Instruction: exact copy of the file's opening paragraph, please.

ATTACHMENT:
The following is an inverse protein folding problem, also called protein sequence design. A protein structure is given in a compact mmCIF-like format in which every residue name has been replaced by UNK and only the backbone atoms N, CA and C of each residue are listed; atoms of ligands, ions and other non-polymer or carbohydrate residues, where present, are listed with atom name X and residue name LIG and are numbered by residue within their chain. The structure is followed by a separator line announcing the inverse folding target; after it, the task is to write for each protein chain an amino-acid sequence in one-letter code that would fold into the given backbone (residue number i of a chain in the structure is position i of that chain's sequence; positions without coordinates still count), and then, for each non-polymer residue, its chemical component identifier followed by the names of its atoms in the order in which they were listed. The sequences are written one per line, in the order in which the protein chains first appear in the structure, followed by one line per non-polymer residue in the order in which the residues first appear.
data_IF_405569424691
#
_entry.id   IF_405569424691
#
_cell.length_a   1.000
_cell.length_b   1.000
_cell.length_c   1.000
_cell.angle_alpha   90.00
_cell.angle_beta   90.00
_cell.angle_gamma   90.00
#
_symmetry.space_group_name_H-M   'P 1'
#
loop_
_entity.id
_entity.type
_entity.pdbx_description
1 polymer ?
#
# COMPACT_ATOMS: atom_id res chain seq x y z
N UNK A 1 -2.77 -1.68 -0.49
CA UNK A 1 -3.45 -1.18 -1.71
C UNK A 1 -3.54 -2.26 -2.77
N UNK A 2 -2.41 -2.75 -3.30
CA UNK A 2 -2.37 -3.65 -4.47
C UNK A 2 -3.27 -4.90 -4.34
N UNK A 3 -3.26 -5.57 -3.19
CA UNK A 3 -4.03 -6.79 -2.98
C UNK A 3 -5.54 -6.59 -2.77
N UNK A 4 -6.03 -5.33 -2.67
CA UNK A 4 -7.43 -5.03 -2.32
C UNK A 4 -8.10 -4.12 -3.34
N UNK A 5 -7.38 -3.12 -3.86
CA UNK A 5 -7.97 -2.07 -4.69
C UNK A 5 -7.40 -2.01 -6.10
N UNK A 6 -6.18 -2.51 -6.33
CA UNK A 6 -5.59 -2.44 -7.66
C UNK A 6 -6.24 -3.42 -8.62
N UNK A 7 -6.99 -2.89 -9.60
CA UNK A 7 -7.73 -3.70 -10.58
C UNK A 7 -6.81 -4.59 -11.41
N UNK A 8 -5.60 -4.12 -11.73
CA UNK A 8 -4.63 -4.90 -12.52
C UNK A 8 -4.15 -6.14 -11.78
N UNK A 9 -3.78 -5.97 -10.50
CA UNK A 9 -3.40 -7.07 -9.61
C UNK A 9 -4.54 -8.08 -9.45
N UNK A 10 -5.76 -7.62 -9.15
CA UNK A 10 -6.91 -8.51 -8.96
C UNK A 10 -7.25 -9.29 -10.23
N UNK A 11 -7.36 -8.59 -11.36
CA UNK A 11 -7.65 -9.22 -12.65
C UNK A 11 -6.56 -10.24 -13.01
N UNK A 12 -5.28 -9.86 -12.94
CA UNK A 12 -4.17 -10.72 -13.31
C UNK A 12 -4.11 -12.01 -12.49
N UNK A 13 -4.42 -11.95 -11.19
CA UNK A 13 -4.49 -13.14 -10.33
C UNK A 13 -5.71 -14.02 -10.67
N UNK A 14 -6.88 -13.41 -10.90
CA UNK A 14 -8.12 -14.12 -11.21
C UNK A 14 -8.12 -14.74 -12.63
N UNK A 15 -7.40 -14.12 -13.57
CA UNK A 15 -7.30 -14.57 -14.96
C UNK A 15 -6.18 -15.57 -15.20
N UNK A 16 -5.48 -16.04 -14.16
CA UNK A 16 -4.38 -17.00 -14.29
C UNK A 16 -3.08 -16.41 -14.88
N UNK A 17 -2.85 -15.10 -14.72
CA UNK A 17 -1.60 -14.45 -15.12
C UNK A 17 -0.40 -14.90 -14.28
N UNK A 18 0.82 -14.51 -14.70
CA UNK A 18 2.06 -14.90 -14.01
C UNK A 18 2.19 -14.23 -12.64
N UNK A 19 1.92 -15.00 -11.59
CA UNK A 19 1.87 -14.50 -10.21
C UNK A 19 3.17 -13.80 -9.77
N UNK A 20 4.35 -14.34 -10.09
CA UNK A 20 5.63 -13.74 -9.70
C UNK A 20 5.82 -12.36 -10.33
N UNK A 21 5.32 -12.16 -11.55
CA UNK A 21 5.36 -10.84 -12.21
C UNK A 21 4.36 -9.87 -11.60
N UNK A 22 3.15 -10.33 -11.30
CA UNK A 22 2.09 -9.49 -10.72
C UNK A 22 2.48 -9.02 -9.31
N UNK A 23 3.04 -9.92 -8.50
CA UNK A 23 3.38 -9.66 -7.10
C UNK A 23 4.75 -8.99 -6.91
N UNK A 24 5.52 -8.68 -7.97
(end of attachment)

The following is an inverse protein folding problem, also called protein sequence design. A protein structure is given in a compact mmCIF-like format in which every residue name has been replaced by UNK and only the backbone atoms N, CA and C of each residue are listed; atoms of ligands, ions and other non-polymer or carbohydrate residues, where present, are listed with atom name X and residue name LIG and are numbered by residue within their chain. The structure is followed by a separator line announcing the inverse folding target; after it, the task is to write for each protein chain an amino-acid sequence in one-letter code that would fold into the given backbone (residue number i of a chain in the structure is position i of that chain's sequence; positions without coordinates still count), and then, for each non-polymer residue, its chemical component identifier followed by the names of its atoms in the order in which they were listed. The sequences are written one per line, in the order in which the protein chains first appear in the structure, followed by one line per non-polymer residue in the order in which the residues first appear.